Multiplying cells without referencing them in the formula

Not dragging formulas down to additional rows properly

Getting #REF! errors from deleting rows or columns
Double check your multiplication formulas and references to avoid these mistakes.
Keyboard Shortcuts for Multiplication
To speed up multiplying in Excel, use these handy keyboard shortcuts:

= – Inserts equal sign to start a formula

*** – Inserts multiply symbol in a formula

Ctrl + Shift + Down – Copies formula down to other cells

Ctrl + Shift + Right – Copies formula across to other columns
Leverage these to save time when multiplying.
Multiplying Matrices in Excel
You can also multiply matrices (multiple rows and columns of numbers) using the MMULT function.
For example, to multiply:
1  2 

3  4 
…and…
5  6 

7  8 
…use the formula:
=MMULT(A1:B2, C1:D2)
This returns a 2×2 result matrix with the multiplied values.
Matrix math is powerful for advanced analytical applications.
Interactive Multiplication Templates
For learning or teaching basic multiplication skills, use Excel’s interactive multiplication table templates.
These allow entering two numbers to automatically generate a multiplication table in Excel.
Great for helping students practice and master multiplication facts quickly.
There are many options for multiplying numbers and columns in Excel – basic arithmetic, functions like PRODUCT, pasting with multiply, and more.
Follow the steps outlined here the next time you need to quickly multiply values, ranges, or entire columns together in Excel.
Mastering basic multiplication is an essential Excel skill that unlocks wider data analysis and modeling capabilities. Combine it with division, addition, subtraction, and other core skills to become a spreadsheet power user.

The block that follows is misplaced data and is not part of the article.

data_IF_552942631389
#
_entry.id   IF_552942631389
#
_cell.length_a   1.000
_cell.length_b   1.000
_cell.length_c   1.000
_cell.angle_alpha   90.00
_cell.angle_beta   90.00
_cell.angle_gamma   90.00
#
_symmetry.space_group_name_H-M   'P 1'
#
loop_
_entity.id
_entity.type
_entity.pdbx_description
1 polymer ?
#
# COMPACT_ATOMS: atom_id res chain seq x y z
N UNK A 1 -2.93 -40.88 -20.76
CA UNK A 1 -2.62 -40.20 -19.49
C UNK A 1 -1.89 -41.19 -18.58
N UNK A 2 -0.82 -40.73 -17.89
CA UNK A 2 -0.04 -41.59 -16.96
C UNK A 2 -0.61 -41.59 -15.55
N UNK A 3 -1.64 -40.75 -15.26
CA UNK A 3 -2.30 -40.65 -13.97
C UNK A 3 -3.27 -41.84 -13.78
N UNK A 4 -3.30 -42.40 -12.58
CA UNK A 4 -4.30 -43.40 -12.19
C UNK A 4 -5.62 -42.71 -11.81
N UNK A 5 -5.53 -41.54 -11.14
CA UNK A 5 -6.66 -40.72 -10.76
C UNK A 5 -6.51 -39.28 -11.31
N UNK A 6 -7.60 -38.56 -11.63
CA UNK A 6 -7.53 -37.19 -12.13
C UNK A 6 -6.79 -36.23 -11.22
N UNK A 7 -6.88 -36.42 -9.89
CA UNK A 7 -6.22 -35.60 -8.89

The examples above should get you started multiplying like a pro in no time. For more practice, download the Excel file below with worked examples.
Multiply function in Excel (PRODUCT)
If you need to multiply multiple cells or ranges, the fastest method would be using the PRODUCT function: PRODUCT(number1, [number2], …)
Where number1, number2, etc. are numbers, cells or ranges that you want to multiply.
For example, to multiply values in cells A2, B2 and C2, use this formula:
=PRODUCT(A2:C2)
To multiply the numbers in cells A2 through C2, and then multiply the result by 3, use this one:
=PRODUCT(A2:C2,3)
The screenshot below shows these multiplication formulas in Excel:
How to multiply by percentage in Excel
To multiply percentages in Excel, do a multiplication formula in this way: type the equals sign, followed by the number or cell, followed by the multiply sign (*), followed by percentage.
In other words, make a formula similar to these:
 To multiply a number by percentage:
=50*10%
 To multiply a cell by percentage:
=A1*10%
Instead of percentages, you can multiply by a corresponding decimal number. For example, knowing that 10 percent is 10 parts of a hundred (0.1), use the following expression to multiply 50 by 10%: =50*0.1
As shown in the screenshot below, all three expressions yield the same result: